RIYADH (Reuters) - Ecuador rejoined OPEC’s ranks on Saturday after 15 years, adding to the oil producing group’s clout as record prices boost the political and economic influence of its members.
Ecuador became the 13th member of the producer group, which already supplies over a third of the world’s oil, as President Rafael Correa prepared to attend an OPEC heads of state summit in Riyadh on Saturday.
With output of around 500,000 barrels per day (bpd), Ecuador is the group’s smallest producer.
“Ecuador is now a member,” OPEC Secretary General Abdullah al-Badri told Reuters in Riyadh. “There will be some little formalities in Abu Dhabi.”
OPEC’s next ministerial meeting is in Abu Dhabi, the capital of the United Arab Emirates, on December 5. Ecuador will participate as a full member, the country’s Oil Minister Galo Chiriboga said on Saturday.
“With the presence of our president here at the summit, our membership is symbolically completed,” Chiriboga said.
Correa has made OPEC membership a key plank of oil policy since taking office last year and will join his Latin American ally, Venezuela’s leftist President Hugo Chavez, at the OPEC table.
Correa’s moves to grab a bigger share of windfall oil revenues from international companies in Ecuador has echoed Chavez’s oil nationalisation drive in Venezuela. Ecuador will add to the number of OPEC nations looking for a fatter slice of the price of a barrel of oil.
Correa stunned foreign oil investors when he said last month he might take away all the extra profit foreign oil companies have been raking in as a result of surging prices.
Oil prices have more than quadrupled since 2002 and U.S. crude hit a record of $98.62 a barrel last week, encouraging OPEC and non-OPEC governments to revise the attractive terms they offered to lure investment when prices were much lower.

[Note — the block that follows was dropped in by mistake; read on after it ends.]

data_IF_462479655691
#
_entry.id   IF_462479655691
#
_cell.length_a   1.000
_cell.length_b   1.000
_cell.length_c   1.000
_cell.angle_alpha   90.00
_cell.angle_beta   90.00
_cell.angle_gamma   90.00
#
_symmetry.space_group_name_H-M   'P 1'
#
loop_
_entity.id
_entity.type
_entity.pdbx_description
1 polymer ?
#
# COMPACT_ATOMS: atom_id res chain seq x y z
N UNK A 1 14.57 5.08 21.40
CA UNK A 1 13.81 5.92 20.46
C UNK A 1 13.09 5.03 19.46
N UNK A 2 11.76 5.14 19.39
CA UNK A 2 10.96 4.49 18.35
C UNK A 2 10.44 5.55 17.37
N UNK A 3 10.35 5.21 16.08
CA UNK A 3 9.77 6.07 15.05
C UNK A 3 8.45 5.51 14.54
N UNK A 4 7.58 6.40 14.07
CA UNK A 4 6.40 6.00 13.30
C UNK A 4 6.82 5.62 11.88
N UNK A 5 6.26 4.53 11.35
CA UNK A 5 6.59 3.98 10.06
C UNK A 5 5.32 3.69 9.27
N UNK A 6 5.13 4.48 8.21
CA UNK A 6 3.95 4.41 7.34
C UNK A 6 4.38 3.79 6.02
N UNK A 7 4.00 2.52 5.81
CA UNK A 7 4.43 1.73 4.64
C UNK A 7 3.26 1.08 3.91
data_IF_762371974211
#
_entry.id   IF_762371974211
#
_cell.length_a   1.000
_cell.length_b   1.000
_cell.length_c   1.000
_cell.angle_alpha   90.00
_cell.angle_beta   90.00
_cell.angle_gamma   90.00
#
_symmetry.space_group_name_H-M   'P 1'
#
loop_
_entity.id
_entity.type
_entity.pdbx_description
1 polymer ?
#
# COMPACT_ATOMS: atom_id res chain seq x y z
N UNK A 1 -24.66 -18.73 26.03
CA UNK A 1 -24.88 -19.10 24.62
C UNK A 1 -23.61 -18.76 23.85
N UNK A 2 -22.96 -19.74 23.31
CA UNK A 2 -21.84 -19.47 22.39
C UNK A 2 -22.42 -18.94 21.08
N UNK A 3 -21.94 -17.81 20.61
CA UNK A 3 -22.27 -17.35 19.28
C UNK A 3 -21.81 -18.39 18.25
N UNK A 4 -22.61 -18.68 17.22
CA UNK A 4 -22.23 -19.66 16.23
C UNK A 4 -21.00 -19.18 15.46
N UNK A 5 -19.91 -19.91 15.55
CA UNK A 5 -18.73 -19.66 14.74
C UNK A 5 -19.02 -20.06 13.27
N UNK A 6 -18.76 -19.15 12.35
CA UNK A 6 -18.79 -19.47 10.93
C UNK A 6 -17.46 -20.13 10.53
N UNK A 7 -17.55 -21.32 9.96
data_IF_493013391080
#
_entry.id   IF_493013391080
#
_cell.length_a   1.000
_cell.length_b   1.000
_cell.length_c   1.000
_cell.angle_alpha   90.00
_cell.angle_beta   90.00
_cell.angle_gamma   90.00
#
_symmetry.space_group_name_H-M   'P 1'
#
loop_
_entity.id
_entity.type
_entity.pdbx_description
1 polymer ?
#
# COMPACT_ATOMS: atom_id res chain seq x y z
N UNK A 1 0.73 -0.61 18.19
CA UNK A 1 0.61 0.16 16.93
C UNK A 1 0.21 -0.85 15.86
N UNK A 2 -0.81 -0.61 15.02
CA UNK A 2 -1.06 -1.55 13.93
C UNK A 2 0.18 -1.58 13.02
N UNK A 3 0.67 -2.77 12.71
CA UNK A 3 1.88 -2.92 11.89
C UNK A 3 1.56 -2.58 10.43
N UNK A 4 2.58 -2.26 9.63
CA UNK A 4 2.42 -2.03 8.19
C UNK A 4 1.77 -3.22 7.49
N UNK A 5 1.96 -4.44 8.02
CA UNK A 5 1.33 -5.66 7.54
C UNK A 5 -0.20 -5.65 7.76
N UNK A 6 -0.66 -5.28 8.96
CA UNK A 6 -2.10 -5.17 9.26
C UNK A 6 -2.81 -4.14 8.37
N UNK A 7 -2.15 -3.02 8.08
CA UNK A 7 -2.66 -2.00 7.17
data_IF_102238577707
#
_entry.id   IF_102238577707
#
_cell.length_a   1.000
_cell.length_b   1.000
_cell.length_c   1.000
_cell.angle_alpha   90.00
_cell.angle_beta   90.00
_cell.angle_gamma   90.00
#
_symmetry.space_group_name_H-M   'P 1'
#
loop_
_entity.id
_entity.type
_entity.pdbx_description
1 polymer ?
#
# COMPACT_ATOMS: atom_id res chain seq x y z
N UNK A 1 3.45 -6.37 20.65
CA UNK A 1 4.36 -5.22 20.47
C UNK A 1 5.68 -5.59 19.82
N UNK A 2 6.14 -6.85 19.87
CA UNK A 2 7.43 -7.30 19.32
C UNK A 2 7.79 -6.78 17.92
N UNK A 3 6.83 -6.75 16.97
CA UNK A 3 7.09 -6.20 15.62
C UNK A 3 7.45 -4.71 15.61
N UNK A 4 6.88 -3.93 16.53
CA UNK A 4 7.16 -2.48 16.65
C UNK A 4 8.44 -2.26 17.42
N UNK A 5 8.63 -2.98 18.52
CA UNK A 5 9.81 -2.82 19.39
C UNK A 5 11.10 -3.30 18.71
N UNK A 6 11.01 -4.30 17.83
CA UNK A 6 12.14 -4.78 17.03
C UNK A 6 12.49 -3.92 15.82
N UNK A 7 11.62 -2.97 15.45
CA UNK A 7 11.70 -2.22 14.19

The spreading trend toward resource nationalism has squeezed international oil companies struggling for access to reserves to guarantee future output.
State-owned oil companies already control three-quarters of the world’s crude, dwarfing the holdings of major oil companies such as Exxon Mobil and Royal Dutch Shell.
For big producers like Venezuela, Iran, and Russia, oil-swelled coffers are fuelling a rise in influence on the global political stage. Chavez has used his nation’s windfall oil cash to export his socialist vision through Latin America.
Moves by Chavez to weaken ties with Washington and bolster relations with anti-U.S. states, like Iran and Cuba, have also stirred political tensions.
Chavez is typically hawkish on the oil price because he needs higher revenues from lower output to fund his social agenda, as Venezuela’s oil output has yet fully to recover from a 2002 strike. It remains to be seen whether Ecuador will join Chavez and his OPEC ally Iran among the group’s price hawks.
Ecuador is OPEC’s second new member this year after Angola joined on January 1. The Latin American country will request an OPEC oil output target of 530,000 bpd. Of OPEC’s 12 members, 10 are subject to the group’s targets.
Ecuador left OPEC in 1992 together with Gabon because of membership fee issues and because they felt they needed to produce more oil than they were permitted under the OPEC quota.
Editing by Chris Johnson